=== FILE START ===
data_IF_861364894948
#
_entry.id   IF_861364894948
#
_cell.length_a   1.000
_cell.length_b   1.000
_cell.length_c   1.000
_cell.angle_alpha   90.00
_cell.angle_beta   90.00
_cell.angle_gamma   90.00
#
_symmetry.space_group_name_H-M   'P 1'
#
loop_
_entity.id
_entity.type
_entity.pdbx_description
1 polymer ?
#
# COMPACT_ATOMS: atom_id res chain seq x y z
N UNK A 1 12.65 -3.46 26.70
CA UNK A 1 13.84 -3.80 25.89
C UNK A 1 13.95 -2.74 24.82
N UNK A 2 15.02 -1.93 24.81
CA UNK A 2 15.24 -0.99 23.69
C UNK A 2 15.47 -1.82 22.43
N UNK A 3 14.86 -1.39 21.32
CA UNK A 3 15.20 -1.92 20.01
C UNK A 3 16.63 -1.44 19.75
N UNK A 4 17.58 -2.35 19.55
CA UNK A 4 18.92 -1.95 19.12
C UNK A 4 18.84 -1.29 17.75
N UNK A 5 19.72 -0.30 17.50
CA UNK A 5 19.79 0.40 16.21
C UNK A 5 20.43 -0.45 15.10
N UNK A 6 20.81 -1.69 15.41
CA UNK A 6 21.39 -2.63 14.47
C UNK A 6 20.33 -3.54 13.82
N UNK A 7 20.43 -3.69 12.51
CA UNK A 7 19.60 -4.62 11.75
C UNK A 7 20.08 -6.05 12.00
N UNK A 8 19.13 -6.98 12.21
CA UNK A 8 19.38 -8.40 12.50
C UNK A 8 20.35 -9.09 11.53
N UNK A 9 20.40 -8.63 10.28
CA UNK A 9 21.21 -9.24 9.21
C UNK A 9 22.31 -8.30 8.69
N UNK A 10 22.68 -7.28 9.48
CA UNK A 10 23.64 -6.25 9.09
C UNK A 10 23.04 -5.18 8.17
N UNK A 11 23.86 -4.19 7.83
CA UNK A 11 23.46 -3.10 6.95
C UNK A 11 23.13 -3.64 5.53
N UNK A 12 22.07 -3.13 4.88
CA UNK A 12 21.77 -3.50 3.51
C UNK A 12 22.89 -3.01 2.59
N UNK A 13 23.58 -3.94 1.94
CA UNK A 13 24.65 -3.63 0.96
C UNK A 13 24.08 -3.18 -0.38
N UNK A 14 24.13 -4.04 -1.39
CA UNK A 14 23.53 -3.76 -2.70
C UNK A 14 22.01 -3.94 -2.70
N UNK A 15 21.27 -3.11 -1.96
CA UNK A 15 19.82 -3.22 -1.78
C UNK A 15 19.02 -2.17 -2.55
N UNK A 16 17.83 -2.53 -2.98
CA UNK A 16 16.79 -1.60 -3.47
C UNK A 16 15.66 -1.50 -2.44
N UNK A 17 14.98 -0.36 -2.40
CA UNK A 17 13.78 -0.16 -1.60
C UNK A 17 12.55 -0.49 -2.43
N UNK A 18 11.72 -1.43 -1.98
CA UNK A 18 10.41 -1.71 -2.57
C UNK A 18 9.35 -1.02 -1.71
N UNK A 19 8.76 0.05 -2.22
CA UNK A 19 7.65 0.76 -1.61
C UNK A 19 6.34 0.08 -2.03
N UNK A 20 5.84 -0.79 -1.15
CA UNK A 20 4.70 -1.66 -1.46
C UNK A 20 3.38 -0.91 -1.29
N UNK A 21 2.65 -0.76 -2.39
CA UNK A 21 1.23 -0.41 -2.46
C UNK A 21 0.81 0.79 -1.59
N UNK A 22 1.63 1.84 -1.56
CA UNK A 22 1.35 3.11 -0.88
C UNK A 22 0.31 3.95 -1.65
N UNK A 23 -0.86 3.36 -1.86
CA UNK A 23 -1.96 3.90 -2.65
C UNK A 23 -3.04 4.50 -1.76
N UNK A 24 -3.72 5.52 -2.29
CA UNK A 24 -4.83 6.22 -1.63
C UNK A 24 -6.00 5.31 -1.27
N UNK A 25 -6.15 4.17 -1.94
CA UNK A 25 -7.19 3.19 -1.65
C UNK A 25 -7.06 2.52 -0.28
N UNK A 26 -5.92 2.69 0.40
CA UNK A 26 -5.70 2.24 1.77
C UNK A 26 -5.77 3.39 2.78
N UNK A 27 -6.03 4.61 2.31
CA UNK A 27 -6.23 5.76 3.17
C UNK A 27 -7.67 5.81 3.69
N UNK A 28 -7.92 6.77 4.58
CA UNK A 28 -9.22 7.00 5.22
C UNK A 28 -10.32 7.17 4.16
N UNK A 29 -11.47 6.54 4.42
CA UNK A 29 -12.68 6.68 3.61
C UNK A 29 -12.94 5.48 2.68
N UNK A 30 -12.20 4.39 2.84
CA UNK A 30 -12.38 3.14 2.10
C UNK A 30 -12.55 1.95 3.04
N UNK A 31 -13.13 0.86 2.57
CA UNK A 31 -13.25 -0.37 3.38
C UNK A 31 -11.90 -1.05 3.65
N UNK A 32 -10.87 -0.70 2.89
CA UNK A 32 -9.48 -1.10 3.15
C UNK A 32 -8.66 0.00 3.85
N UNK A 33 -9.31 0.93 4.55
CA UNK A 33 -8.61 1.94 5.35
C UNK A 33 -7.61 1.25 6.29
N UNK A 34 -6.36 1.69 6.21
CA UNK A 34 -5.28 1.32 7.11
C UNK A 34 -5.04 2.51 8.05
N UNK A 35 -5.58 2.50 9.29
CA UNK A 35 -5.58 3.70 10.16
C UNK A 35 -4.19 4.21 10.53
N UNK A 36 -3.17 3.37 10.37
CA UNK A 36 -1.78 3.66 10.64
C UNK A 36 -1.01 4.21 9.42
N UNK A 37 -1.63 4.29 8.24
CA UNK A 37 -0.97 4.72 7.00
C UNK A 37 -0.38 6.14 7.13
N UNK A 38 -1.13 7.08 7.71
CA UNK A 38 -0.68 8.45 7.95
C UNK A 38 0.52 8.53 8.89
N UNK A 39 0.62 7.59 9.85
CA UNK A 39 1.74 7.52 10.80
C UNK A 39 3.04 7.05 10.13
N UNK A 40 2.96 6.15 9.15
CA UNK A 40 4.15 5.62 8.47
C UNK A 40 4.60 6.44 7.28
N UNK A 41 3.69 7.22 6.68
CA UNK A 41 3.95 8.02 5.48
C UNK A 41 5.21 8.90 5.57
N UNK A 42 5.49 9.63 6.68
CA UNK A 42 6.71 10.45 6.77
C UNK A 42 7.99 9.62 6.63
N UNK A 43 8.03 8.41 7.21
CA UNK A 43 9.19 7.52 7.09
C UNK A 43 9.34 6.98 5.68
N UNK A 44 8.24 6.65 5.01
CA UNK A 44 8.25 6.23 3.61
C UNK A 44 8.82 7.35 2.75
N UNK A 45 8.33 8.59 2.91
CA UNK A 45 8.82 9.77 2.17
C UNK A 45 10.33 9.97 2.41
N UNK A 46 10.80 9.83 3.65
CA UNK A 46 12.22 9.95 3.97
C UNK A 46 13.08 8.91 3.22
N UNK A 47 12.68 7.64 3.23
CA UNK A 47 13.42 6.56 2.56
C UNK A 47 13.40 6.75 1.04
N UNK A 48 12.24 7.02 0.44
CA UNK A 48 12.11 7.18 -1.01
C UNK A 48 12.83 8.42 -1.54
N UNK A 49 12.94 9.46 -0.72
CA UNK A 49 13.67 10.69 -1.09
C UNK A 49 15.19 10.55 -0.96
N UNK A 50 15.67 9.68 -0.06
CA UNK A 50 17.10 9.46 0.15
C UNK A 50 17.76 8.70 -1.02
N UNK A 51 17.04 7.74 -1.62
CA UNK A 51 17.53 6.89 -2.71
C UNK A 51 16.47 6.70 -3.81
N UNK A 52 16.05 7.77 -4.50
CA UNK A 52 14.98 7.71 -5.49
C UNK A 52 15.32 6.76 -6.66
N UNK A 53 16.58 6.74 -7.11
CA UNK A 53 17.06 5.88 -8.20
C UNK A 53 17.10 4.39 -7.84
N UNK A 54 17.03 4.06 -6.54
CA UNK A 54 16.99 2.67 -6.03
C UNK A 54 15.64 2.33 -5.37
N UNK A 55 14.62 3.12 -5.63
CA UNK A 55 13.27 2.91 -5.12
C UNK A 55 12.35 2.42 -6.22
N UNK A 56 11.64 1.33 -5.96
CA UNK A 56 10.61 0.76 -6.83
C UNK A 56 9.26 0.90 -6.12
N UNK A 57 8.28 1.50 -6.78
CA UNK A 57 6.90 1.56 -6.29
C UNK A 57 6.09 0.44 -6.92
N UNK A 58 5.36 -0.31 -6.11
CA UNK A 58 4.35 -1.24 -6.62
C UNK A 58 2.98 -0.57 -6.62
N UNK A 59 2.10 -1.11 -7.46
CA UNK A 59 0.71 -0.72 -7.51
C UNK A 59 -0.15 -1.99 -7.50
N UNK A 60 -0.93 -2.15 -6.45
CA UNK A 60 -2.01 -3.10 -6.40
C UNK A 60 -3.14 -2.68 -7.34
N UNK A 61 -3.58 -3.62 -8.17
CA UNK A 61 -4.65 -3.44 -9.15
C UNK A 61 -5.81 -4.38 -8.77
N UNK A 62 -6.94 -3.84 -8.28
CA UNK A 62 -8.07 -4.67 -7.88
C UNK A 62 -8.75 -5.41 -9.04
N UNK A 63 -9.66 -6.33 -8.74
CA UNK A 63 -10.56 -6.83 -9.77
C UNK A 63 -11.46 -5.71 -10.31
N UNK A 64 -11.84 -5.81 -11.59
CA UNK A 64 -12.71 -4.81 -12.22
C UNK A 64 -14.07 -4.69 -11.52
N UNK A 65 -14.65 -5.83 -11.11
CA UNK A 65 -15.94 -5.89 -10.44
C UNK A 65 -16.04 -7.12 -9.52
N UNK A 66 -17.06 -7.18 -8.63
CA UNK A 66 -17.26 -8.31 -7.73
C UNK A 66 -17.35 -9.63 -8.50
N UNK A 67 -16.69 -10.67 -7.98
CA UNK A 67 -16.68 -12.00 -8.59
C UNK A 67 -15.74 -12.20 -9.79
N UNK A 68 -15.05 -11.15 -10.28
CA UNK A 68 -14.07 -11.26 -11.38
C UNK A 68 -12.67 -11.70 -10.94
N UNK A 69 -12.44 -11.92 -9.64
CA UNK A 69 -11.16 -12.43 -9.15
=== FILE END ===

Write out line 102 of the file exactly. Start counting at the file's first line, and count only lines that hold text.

N UNK A 28 -7.92 6.77 4.58